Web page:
Ten years ago, Naomi Shihab Nye’s poem, The Art of Disappearing, punched me in the jugular. It’s the kind of poem that demands you sit up straight, enunciate your words, and learn to say no without crumbling into a heap of guilt. She writes,
When they invite you to the party
remember what parties are like
Someone telling you in a loud voice
they once wrote a poem.
Greasy sausage balls on a paper plate.
In the end, all Nye asks of the reader is to think before she says, “Yes.”
Some of the most unpleasant experiences I have had in my life were the logical outcome of agreeing to do something I had no urge to. “She’s a people-pleaser,” my kindergarten teacher once told my mother. And that particular trait carried on for years. By the time I was 22, I had paltry understanding of what I wanted and an attentive hostess’ knowledge of other’s needs. Then I read that poem by Nye and I cried with fury, joy and the exhilarating rush of blood that comes with the realization: I decide how I spend my hours on this earth. No one else.
But a deliberate “no” requires a refusal strategy of some sort. Saying it can be terrifying. It’s a consonant nestled against a vowel, a two-lettered word that could be a full sentence, but uttering it poses the risk of judgment and ostracism. It threatens its speaker with the possibility of distance and disdain. It may take a second to say the word, but “no” can build iron forts and endless chasms between people, create gaps in bonds, and force many of us to find spiritually tiresome and laborious alternatives so as to not offend the person on the other end.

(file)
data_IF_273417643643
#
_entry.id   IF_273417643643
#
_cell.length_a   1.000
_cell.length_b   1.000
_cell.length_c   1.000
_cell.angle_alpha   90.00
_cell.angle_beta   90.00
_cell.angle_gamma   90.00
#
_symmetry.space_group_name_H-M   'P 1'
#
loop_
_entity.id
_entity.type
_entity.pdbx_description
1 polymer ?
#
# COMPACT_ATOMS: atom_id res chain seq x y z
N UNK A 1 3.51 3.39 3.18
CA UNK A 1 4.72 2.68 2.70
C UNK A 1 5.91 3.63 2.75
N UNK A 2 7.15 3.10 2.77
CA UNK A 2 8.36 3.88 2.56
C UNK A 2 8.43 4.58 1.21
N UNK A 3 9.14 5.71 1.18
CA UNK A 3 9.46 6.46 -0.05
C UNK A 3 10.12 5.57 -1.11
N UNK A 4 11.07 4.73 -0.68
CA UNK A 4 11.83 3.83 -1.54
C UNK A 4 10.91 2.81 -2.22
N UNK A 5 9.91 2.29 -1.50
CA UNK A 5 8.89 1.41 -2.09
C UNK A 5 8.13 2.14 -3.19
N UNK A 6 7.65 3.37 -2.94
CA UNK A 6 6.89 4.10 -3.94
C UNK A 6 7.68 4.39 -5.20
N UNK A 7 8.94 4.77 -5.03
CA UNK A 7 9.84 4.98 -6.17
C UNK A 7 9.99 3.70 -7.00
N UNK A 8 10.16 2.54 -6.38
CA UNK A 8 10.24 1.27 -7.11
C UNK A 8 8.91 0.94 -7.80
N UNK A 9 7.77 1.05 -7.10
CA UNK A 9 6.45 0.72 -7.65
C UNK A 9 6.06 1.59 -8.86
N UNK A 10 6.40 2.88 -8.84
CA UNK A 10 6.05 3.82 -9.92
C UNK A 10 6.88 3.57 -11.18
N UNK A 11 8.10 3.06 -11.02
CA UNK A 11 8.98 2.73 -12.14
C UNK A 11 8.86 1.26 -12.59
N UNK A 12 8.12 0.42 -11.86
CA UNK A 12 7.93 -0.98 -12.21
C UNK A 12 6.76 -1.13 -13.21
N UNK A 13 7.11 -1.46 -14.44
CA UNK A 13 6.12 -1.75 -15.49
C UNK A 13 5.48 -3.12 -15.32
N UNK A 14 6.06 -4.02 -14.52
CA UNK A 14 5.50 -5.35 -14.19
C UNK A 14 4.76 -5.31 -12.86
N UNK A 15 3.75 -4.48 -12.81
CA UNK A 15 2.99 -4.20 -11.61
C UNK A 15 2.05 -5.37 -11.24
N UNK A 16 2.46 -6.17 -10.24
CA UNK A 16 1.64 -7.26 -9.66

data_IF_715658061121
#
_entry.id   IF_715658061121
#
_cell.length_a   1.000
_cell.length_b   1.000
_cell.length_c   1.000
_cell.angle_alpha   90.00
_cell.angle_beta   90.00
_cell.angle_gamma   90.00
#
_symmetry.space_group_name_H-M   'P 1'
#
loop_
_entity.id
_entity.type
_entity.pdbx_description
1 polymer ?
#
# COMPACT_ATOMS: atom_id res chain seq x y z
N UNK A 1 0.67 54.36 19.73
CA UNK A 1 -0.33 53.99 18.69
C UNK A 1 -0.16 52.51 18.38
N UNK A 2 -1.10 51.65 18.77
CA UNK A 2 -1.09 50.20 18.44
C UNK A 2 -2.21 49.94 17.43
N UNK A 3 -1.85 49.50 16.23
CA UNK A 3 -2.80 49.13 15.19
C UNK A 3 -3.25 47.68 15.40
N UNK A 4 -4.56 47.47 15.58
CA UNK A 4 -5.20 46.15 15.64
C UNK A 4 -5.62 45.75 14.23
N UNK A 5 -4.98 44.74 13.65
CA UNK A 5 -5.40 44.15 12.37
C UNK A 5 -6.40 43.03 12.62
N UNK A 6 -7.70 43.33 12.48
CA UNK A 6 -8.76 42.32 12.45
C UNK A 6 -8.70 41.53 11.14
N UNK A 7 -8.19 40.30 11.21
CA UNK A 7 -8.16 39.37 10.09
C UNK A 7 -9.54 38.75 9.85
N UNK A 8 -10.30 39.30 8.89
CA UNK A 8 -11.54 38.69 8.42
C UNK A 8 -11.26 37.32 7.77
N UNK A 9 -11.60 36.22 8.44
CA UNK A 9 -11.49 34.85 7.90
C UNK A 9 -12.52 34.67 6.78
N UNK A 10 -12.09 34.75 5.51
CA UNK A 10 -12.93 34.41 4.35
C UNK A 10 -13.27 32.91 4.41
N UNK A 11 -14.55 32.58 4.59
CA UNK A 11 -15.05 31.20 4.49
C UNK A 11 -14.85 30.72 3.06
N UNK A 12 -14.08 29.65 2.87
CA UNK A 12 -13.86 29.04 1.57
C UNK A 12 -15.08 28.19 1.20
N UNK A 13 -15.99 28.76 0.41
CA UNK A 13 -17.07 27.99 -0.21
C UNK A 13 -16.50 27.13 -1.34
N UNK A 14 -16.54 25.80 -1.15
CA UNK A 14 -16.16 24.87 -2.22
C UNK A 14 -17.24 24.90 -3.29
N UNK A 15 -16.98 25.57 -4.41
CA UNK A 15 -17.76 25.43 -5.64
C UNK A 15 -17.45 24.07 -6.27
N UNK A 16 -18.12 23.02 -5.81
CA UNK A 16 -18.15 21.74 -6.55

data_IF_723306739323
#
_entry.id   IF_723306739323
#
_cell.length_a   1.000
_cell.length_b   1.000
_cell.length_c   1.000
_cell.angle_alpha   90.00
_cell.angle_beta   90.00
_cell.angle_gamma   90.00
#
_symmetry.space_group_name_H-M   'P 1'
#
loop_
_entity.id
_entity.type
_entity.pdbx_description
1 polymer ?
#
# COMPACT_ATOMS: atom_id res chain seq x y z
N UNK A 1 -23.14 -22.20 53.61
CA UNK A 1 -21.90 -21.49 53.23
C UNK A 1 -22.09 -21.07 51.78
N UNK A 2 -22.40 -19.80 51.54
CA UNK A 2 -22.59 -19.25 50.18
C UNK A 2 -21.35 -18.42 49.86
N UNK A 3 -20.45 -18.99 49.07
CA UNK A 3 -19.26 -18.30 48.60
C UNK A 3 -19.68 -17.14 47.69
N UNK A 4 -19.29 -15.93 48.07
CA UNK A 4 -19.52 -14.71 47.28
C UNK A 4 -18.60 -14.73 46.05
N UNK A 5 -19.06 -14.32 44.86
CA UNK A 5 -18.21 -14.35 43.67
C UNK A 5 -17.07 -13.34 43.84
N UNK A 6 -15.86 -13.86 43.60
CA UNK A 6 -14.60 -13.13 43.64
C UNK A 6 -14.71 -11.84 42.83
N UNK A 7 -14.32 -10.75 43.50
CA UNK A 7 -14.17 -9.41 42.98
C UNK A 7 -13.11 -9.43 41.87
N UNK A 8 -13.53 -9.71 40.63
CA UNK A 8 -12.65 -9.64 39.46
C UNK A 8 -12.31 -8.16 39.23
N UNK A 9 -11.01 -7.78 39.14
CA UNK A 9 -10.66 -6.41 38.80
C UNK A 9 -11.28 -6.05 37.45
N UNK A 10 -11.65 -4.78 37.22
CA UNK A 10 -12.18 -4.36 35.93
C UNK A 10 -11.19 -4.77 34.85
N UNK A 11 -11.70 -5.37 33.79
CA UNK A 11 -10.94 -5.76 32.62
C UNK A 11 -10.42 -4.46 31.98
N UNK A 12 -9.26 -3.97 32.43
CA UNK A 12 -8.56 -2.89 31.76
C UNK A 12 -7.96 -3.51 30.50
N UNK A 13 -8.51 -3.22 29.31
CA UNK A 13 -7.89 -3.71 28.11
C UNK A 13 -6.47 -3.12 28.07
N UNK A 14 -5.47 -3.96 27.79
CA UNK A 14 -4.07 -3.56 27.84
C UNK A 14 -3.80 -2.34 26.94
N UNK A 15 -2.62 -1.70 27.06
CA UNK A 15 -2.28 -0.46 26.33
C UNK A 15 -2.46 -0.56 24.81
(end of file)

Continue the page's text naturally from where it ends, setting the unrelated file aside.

And yet in spite of its many perils, “no” brings with it the immense pleasure of definition. It acts like an astringent on shapeless, meaningless dynamics and exchanges. It draws lines and adds depth to our gestures. More importantly, it introduces us to the stranger in ourselves, long neglected by a dog-like adherence to obedience, and forces us to address what we truly seek from life — even if it scares us.
When I began saying “no” more frequently, I found myself. I was able to define who I was and what I wanted from life. Whether it was a small “no” turning away a party invitation or a bold “no” drawing the line at work, using the word requires a bit of a graceful, head-held-high waltz. At this point, I have a rough formula, too. For small turndowns, a simple “no, thank you” suffices. For more intimidating situations, a modifier such as “I’m thinking no” goes well, with a polite yet brief explanation as to why I’d rather not.
It’s natural if you’re still a little doubtful about the idea. After all, many of us mistake saying “no” as a lack of etiquette. But I maintain that the word may be one of the most honest, virtuous and ultimately delightful responses we can give to others. It not only respects the speaker’s priorities, it also honors the listener’s time by sparing them the lethargy of confusion and uncertainty. Sometimes, I say “no” for the sheer heck of it and that, I find, is still better than ambivalent agreement. In fact, much like straightforward statements and purposeful movement, a heartfelt “no” is arguably 10 times more clean-handed than a tepid “yes.” Try saying it next time.
Graphic by Madeline Montoya.